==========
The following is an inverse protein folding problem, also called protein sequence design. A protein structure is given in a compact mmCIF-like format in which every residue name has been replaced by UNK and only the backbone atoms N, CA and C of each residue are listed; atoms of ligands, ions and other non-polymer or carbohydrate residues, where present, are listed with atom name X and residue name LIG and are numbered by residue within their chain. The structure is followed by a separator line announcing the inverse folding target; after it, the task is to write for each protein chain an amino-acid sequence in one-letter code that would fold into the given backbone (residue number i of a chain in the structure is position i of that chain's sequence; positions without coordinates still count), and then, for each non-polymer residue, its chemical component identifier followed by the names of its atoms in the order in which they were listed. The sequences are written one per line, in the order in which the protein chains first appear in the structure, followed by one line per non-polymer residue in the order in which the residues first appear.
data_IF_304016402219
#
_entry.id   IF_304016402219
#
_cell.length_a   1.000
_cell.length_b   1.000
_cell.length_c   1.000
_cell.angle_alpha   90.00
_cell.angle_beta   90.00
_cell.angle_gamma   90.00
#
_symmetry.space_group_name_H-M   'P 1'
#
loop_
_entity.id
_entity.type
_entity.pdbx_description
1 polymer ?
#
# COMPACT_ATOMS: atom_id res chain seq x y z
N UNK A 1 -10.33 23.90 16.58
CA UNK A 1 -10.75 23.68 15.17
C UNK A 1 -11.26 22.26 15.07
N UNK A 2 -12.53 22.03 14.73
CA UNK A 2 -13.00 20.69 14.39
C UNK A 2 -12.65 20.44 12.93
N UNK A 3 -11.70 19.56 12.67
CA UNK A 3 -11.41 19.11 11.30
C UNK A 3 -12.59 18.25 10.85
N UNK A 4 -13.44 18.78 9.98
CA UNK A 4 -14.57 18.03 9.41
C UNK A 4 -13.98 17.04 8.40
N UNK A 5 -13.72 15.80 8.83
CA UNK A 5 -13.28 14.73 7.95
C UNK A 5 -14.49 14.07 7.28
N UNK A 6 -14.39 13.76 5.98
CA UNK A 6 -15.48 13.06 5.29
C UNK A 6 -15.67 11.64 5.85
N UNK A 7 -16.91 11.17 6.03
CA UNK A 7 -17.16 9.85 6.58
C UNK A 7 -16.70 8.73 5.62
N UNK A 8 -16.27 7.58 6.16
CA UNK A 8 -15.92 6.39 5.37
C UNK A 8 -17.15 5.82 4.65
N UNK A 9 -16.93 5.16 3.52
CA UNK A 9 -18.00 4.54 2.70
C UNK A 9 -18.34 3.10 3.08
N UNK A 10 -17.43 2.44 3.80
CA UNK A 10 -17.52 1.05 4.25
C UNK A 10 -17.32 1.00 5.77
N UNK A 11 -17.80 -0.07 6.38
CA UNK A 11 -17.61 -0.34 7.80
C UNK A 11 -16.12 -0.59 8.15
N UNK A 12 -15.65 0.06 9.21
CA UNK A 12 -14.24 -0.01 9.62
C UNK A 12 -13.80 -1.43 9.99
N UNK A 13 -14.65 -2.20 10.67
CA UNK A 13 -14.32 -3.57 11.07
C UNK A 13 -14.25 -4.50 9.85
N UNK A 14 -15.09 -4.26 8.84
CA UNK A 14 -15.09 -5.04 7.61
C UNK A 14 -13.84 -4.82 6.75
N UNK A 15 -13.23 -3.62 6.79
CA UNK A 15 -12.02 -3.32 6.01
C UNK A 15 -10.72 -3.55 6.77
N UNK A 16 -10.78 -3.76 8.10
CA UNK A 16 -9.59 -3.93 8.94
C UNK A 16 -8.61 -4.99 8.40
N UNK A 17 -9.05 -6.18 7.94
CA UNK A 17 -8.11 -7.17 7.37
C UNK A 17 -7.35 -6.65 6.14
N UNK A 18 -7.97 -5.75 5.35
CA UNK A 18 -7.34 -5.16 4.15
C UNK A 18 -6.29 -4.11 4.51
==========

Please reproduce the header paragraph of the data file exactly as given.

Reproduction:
The following is an inverse protein folding problem, also called protein sequence design. A protein structure is given in a compact mmCIF-like format in which every residue name has been replaced by UNK and only the backbone atoms N, CA and C of each residue are listed; atoms of ligands, ions and other non-polymer or carbohydrate residues, where present, are listed with atom name X and residue name LIG and are numbered by residue within their chain. The structure is followed by a separator line announcing the inverse folding target; after it, the task is to write for each protein chain an amino-acid sequence in one-letter code that would fold into the given backbone (residue number i of a chain in the structure is position i of that chain's sequence; positions without coordinates still count), and then, for each non-polymer residue, its chemical component identifier followed by the names of its atoms in the order in which they were listed. The sequences are written one per line, in the order in which the protein chains first appear in the structure, followed by one line per non-polymer residue in the order in which the residues first appear.